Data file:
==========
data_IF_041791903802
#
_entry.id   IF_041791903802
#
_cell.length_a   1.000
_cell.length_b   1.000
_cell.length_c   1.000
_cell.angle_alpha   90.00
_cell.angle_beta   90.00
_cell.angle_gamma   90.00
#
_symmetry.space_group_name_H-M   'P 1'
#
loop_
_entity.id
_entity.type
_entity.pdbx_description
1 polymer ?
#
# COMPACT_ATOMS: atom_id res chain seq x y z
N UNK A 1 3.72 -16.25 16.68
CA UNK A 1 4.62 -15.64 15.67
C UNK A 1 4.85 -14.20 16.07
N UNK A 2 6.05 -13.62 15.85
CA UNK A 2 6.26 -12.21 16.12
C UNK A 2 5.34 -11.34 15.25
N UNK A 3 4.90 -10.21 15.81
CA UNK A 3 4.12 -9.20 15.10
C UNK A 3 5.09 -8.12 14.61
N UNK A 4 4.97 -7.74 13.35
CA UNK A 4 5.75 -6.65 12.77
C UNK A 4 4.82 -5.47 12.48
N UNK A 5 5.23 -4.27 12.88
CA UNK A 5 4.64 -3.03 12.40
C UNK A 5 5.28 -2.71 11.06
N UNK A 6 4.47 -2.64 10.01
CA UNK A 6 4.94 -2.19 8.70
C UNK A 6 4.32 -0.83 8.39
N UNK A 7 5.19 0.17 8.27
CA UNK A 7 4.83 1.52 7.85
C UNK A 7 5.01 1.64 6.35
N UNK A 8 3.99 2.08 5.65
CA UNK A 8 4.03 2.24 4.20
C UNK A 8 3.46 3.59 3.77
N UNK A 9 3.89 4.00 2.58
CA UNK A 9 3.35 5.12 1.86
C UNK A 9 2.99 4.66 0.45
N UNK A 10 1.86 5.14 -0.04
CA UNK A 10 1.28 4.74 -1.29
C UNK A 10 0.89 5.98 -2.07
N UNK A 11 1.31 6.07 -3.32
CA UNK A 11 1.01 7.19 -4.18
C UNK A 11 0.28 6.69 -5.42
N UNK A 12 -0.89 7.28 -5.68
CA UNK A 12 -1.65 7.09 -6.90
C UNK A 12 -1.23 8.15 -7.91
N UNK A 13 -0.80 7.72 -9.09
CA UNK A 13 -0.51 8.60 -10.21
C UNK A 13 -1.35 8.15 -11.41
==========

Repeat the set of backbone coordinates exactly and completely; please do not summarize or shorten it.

data_IF_041791903802
#
_entry.id   IF_041791903802
#
_cell.length_a   1.000
_cell.length_b   1.000
_cell.length_c   1.000
_cell.angle_alpha   90.00
_cell.angle_beta   90.00
_cell.angle_gamma   90.00
#
_symmetry.space_group_name_H-M   'P 1'
#
loop_
_entity.id
_entity.type
_entity.pdbx_description
1 polymer ?
#
# COMPACT_ATOMS: atom_id res chain seq x y z
N UNK A 1 3.72 -16.25 16.68
CA UNK A 1 4.62 -15.64 15.67
C UNK A 1 4.85 -14.20 16.07
N UNK A 2 6.05 -13.62 15.85
CA UNK A 2 6.26 -12.21 16.12
C UNK A 2 5.34 -11.34 15.25
N UNK A 3 4.90 -10.21 15.81
CA UNK A 3 4.12 -9.20 15.10
C UNK A 3 5.09 -8.12 14.61
N UNK A 4 4.97 -7.74 13.35
CA UNK A 4 5.75 -6.65 12.77
C UNK A 4 4.82 -5.47 12.48
N UNK A 5 5.23 -4.27 12.88
CA UNK A 5 4.64 -3.03 12.40
C UNK A 5 5.28 -2.71 11.06
N UNK A 6 4.47 -2.64 10.01
CA UNK A 6 4.94 -2.19 8.70
C UNK A 6 4.32 -0.83 8.39
N UNK A 7 5.19 0.17 8.27
CA UNK A 7 4.83 1.52 7.85
C UNK A 7 5.01 1.64 6.35
N UNK A 8 3.99 2.08 5.65
CA UNK A 8 4.03 2.24 4.20
C UNK A 8 3.46 3.59 3.77
N UNK A 9 3.89 4.00 2.58
CA UNK A 9 3.35 5.12 1.86
C UNK A 9 2.99 4.66 0.45
N UNK A 10 1.86 5.14 -0.04
CA UNK A 10 1.28 4.74 -1.29
C UNK A 10 0.89 5.98 -2.07
N UNK A 11 1.31 6.07 -3.32
CA UNK A 11 1.01 7.19 -4.18
C UNK A 11 0.28 6.69 -5.42
N UNK A 12 -0.89 7.28 -5.68
CA UNK A 12 -1.65 7.09 -6.90
C UNK A 12 -1.23 8.15 -7.91
N UNK A 13 -0.80 7.72 -9.09
CA UNK A 13 -0.51 8.60 -10.21
C UNK A 13 -1.35 8.15 -11.41